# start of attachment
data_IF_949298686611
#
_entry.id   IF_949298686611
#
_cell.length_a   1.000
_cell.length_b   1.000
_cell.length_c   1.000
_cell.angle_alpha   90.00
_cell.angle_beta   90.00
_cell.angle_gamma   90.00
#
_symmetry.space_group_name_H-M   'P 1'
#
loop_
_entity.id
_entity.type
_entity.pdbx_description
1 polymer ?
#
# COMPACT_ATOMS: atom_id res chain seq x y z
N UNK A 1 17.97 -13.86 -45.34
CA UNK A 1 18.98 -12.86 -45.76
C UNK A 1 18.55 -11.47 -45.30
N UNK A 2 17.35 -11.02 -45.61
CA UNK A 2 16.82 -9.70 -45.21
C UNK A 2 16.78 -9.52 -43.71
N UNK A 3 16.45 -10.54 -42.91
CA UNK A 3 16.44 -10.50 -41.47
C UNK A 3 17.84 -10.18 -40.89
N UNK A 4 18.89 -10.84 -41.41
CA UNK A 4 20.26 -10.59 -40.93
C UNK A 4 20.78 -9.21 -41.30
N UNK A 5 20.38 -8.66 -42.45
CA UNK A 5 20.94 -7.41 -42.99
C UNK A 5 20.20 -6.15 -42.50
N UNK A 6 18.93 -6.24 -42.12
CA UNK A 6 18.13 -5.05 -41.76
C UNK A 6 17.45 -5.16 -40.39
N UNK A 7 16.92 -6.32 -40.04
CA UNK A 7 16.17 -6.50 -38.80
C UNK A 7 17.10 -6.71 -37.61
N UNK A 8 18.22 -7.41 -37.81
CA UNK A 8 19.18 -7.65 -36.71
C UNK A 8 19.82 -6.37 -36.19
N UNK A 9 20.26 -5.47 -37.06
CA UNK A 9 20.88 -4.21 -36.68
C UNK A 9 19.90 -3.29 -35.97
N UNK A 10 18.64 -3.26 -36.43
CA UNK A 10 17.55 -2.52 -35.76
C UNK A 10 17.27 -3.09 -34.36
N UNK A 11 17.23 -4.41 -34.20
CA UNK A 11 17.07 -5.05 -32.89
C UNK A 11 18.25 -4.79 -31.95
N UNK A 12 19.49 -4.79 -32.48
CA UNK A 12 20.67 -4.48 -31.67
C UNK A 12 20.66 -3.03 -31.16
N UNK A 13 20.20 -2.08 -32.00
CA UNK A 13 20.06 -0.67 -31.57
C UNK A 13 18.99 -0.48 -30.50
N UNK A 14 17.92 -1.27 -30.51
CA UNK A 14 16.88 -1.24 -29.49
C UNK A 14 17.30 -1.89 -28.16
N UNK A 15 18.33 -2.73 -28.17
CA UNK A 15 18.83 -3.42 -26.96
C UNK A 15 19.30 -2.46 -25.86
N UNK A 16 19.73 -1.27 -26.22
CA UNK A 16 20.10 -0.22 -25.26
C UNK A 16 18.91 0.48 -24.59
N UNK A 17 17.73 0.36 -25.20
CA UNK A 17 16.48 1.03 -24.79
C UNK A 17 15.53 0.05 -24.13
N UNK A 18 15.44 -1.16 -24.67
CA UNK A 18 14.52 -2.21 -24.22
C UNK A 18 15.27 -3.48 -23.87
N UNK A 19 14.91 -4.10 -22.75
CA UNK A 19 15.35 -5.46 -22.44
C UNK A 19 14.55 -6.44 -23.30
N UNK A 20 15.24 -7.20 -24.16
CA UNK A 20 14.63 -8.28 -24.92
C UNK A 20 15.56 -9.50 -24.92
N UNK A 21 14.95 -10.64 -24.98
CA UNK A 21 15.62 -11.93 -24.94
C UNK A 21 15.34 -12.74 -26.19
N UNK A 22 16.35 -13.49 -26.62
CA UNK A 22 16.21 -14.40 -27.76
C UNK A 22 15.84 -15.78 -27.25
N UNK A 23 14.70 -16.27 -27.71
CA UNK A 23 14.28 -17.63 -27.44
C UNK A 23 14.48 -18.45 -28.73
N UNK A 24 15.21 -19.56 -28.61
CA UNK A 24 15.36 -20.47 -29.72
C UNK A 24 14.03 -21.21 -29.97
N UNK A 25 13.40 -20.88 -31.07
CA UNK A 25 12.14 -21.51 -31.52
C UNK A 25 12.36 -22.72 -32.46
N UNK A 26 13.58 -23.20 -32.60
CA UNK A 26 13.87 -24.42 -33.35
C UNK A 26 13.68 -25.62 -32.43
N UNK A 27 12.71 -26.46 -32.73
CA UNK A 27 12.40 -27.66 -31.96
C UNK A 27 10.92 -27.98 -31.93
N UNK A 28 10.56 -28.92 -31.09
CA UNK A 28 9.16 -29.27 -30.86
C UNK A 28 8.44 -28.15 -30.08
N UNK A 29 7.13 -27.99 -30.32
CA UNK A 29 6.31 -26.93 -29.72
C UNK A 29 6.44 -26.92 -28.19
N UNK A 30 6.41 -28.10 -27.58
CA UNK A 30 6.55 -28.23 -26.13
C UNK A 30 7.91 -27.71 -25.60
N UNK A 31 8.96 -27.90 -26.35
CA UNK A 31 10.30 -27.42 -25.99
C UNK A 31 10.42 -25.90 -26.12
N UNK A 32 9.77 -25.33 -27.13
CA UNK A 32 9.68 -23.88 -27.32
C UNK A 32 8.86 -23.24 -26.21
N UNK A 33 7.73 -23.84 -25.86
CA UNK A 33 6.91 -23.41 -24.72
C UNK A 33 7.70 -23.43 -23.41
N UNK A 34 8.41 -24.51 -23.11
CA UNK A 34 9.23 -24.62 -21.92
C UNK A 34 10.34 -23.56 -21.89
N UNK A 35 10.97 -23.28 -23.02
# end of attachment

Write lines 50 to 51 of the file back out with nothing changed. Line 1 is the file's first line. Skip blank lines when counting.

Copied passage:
C UNK A 10 17.27 -3.09 -34.36
N UNK A 11 17.23 -4.41 -34.20